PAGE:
Decoding: Why Indian Startups Move Horizontally..and not Vertically

At scale, every Indian consumer startup is into

  1. Logistics
  2. Lending
  3. Ecommerce
  4. Marketplace
  5. Payments

At scale, the core product loses its meaning and it shows up in the horizontal strategy of most of these companies.

Most Indian startups move horizontally and tend to not go very deep in their current market.

The question is why! Why are most Indian (consumer) startups moving horizontally? What stops them going deep?

Let’s move baby!

There are 2 prime reasons for this:

  1. The Market
  2. Lack of Product Leadership

The Market Dynamics

The ‘actual’ transacting market in India is MUCH much much smaller than what they show in media or pitch decks.

Most founders (and investors) know the reality of market numbers – but the race is to ‘grab’ land share and most of the times, big bold promises work better than market numbers.

Once startups hit a certain traction, they just don’t see any point in evaluating adjacent markets where transaction isn’t way of life.

Creating couple of new consumer behaviors is solving a deep challenge and most startups aren’t ready for it – needs a lot of patience and experiments, which investors won’t accept.

Take the case of most food delivery companies – they suck in tier-2 cities and soon log out of these markets because scaling operations in these markets is a tough task. So naturally, you try to milk the most out of existing customers (given the cap on tech/operations).

Otherwise how else can you justify your valuation?

Which is why Swiggy gets into Dunzo space, Dunzo gets into Swiggy space and don’t be surprised if they get into lending space (or movie streaming) as well.

After all, customer ko sab kuchh chahiye. If not us, somebody else will do it. So why not us.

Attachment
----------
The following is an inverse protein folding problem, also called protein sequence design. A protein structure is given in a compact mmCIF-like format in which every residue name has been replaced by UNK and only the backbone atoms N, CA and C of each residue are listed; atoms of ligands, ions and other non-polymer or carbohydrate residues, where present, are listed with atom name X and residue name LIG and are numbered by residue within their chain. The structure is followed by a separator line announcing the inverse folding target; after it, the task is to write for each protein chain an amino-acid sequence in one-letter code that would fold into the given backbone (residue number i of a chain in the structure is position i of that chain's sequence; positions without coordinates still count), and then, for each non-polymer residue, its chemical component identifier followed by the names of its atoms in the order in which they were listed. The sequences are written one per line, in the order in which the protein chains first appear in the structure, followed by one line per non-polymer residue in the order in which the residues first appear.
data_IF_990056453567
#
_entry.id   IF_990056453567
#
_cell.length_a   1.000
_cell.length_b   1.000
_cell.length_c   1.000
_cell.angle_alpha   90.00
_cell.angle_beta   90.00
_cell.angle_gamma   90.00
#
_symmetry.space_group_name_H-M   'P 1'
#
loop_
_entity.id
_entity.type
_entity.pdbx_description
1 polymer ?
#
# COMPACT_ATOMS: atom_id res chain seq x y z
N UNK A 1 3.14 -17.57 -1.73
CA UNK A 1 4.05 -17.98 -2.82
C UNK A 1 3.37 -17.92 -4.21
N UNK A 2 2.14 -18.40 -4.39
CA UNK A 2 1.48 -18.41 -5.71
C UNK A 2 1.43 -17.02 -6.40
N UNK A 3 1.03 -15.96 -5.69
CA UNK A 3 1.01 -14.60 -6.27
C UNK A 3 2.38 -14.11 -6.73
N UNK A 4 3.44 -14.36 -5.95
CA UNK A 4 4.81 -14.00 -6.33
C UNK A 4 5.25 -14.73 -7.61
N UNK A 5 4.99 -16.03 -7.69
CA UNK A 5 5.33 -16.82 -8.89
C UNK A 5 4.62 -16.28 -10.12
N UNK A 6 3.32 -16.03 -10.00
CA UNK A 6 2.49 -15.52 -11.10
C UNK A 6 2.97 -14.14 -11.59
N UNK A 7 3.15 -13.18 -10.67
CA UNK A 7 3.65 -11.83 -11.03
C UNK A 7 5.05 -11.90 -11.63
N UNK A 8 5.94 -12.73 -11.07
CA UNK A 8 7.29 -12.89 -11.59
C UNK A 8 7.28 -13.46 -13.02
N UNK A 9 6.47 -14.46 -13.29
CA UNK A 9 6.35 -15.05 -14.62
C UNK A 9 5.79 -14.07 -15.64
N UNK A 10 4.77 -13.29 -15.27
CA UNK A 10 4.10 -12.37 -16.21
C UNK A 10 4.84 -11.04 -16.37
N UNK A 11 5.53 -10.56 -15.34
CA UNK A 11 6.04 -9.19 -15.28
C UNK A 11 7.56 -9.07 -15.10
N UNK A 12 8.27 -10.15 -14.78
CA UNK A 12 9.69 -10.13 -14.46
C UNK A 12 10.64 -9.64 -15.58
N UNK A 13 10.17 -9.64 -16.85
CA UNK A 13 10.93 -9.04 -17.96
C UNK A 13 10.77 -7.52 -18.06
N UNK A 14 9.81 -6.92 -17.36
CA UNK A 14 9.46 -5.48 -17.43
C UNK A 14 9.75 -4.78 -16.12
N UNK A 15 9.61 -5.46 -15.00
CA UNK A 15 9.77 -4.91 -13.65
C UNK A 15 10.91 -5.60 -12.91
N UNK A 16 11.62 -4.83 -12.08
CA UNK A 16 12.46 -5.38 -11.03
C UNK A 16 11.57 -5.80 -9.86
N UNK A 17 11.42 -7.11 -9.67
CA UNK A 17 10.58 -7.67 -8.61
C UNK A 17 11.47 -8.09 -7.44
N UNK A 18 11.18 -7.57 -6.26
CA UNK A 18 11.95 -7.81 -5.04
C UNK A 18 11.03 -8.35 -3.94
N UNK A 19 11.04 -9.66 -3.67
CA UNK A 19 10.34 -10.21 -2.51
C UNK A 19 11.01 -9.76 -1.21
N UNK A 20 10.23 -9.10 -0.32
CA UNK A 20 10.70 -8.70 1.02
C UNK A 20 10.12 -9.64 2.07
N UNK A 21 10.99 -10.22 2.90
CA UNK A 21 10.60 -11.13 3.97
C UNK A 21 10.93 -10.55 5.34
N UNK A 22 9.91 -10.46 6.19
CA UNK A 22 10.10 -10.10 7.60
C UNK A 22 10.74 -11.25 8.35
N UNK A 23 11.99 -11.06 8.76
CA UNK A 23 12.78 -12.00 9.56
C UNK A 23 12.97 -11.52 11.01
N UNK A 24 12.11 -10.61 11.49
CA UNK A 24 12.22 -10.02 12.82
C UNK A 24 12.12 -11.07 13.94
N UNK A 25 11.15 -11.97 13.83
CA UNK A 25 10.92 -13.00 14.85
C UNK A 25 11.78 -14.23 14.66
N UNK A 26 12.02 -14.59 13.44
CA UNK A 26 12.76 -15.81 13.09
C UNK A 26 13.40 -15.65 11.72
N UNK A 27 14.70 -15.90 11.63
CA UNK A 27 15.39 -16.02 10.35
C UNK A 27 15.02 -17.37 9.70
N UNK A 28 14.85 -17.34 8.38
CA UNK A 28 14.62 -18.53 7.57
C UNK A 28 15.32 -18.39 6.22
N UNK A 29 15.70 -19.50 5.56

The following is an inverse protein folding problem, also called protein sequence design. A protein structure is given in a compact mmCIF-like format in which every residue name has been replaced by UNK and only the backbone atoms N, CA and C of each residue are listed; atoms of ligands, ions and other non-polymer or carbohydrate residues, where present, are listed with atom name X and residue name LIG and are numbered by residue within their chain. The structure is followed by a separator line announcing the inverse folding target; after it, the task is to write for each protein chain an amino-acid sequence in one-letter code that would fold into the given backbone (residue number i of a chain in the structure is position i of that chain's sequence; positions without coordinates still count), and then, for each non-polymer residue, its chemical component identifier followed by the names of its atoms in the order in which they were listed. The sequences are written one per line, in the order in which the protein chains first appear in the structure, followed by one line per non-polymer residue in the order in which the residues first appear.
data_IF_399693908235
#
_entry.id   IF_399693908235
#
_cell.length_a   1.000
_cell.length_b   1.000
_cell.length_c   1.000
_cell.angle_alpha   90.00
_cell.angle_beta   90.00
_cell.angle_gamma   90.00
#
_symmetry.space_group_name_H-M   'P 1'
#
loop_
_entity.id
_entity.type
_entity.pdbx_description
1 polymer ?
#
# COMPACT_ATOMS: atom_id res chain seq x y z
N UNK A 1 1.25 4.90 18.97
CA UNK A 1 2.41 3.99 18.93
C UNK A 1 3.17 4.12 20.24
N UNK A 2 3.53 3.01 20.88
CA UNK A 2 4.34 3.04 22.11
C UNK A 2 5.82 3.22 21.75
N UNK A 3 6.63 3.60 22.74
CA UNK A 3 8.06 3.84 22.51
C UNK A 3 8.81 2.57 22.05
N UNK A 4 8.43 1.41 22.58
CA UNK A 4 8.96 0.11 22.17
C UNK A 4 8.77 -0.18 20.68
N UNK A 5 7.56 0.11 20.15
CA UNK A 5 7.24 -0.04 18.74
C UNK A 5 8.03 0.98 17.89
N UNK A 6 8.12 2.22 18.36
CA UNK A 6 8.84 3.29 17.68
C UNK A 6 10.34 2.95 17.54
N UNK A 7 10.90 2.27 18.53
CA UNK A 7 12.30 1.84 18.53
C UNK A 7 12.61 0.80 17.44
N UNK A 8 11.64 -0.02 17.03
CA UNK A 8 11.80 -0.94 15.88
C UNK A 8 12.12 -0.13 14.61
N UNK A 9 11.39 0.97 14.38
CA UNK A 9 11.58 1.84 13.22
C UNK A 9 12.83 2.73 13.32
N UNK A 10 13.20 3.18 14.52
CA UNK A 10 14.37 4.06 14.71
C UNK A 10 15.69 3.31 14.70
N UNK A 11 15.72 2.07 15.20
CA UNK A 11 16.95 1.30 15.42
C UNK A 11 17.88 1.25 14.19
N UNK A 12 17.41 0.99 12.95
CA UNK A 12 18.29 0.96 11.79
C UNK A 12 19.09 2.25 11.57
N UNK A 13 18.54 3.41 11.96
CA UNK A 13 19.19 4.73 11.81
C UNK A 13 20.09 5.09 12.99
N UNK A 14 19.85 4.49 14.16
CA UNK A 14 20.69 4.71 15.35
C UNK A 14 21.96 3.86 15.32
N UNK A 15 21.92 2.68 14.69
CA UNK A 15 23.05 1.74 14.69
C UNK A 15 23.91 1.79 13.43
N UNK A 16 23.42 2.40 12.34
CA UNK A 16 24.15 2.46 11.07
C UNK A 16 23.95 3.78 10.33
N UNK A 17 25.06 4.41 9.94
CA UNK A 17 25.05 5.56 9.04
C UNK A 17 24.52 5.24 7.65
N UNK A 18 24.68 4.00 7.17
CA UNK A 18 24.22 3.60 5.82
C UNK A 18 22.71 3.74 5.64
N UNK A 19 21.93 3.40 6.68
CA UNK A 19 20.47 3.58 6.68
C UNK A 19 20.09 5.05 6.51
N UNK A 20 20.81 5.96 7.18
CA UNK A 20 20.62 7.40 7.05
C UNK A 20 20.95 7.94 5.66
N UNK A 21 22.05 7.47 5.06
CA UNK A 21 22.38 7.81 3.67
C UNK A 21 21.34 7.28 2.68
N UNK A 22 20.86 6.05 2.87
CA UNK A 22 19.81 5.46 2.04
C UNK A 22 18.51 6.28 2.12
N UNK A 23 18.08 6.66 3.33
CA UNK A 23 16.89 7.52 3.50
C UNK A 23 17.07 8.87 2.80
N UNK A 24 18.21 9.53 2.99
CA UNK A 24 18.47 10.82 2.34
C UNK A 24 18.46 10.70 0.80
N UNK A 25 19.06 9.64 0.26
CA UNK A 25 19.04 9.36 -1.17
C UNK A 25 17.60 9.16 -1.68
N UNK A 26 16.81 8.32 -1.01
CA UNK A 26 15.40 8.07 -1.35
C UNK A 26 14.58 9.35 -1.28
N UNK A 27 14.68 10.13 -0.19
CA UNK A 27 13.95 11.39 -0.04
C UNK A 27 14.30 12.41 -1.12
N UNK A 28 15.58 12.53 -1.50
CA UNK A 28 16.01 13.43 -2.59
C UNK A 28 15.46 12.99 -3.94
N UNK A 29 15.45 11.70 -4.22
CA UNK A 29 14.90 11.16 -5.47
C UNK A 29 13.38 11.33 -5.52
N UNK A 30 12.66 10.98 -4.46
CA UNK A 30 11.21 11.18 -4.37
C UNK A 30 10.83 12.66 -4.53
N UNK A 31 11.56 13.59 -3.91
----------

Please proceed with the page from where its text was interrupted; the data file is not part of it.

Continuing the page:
Lack of Product-First Thinking?

“Great products do one thing”

That’s your typical Silicon Valley thinking.

But in countries like India and China, they actually end up doing everything. While China has the advantage of transacting population (and the great Chinese wall), Indian startups while trying to copy the China (horizontal strategy) and US strategy (idea/concept), often stand on the verge of becoming irrelevant (ad blitz compensates for loss of focus)

And then a Chinese company comes and wipes out the market – the latest being TikTok, which is an extremely minimal product.

If TikTok was born in India, you would be dancing to ‘news’ and ‘cricket’ updates 🙂

What does this point to? At its core, lack of product leadership in Indian companies.

Most Indian startups are marketing-driven, while most US and Chinese startups are product-driven. Growth is embedded inside the product (viral loops in case of consumer startups), and not outside (Facebook/Google/TV ads).

It’s not that these Chinese or US startups do not spend in marketing – they do, but they have a product-first approach towards building things.

And unless we change our attitude towards how we build and scale startups, we will always be looking at China and US for leadership and dancing to their tune.

Reminds me of Pink Floyd’s Us and Them

Black and Blue
And who knows which is which and who is who
Up and Down
And in the end it’s only round and round and round
Haven’t you heard it’s a battle of words
The poster bearer cried
Listen son, said the man with the gun
There’s room for you inside
Down and Out